On the brink of conflict: the people of South Asia deserve betterBMJ 2017; 357 doi: https://doi.org/10.1136/bmj.j1528 (Published 11 April 2017) Cite this as: BMJ 2017;357:j1528
- 1Center of Excellence in Women and Child Health,Aga Khan University, Karachi, Pakistan
- 2Centre for Global Child Health, Hospital for Sick Children, Toronto, Canada
- 3Ganga Ram Postgraduate Institute for Medical Education and Research, New Delhi, India
- Correspondence to: Z A Bhutta
Nearly two decades ago, coinciding with overt nuclear tests conducted by Pakistan and India, we highlighted in The BMJ the huge risks of beginning a nuclear race in the subcontinent1 and its massive costs.2 Today, South Asia is once again at the brink of conflict, with massive deployment of armies on the borders between Pakistan and India. Insurgency and unrest affect major regions in Kashmir, Baluchistan, Assam, and the tribal and Maoist controlled areas in both India and Pakistan.3 Afghanistan has seen incessant conflict and suffering since the Soviet invasion in 1979. Nepal has emerged from decades of a debilitating Maoist insurgency, and Sri Lanka has just begun rebuilding the north after years of war and devastation.
Terrorism, which had been relatively rare, is now a daily threat affecting the lives and livelihoods of millions in South Asian states. Conflict, civic unrest, and insurgency have cost the region dearly. Despite continued economic growth and development, South Asia remains one of the poorest and most unequal regions of the world. Alarmingly, poor social determinants and development have fuelled grassroots rebellions and insurgency in some instances4 and in others underlay large scale despondency and suicides.56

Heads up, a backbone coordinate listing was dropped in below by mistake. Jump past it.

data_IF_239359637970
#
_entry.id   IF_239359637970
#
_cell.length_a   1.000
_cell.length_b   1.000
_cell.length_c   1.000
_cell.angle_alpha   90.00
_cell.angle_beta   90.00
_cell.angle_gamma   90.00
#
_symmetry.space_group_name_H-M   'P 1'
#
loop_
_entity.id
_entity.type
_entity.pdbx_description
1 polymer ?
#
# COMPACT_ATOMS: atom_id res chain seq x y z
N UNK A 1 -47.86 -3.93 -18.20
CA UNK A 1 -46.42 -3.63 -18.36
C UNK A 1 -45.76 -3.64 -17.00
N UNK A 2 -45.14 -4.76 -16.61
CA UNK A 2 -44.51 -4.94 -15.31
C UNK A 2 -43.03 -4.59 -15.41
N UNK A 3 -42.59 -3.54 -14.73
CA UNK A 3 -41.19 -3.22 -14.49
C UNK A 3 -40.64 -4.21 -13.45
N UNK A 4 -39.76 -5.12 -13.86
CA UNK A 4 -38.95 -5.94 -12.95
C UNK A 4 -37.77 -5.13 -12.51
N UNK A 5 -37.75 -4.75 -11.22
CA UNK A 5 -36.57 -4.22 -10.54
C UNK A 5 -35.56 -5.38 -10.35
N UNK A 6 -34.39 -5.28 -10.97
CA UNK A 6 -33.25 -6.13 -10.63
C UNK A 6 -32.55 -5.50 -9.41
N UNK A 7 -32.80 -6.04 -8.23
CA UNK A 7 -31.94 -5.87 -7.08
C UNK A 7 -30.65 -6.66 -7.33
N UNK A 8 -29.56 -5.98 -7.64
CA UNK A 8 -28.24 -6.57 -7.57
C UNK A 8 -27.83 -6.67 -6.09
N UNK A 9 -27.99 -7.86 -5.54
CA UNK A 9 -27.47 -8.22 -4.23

Some may argue that nuclear capacities have prevented large scale war between India and Pakistan, but it has not deterred smouldering conflict. The Siachen conflict, a meaningless confrontation to contest an invisible boundary at an average height of 6000 m above sea level, is a case in point. This dispute alone has cost India and Pakistan almost 0.1% of their gross domestic product annually since 1984 with over 2000 lives lost because of inclement weather and avalanches.7 The weaponry, missile delivery systems and warfare technology cost both countries over $60bn (£48bn; €55bn) annually8—money desperately needed to alleviate poverty and for healthcare and human development in both countries.
Even more alarming is the regression of grassroots movements for peace and resolution of conflict resolution over the past decade. Current generations are fed an incessant daily dose of jingoistic and nationalistic slogans and a highly selective, mutilated form of history. The growth of social media and communication technology may have increased contacts between people but it has also fuelled hysteria and war mongering.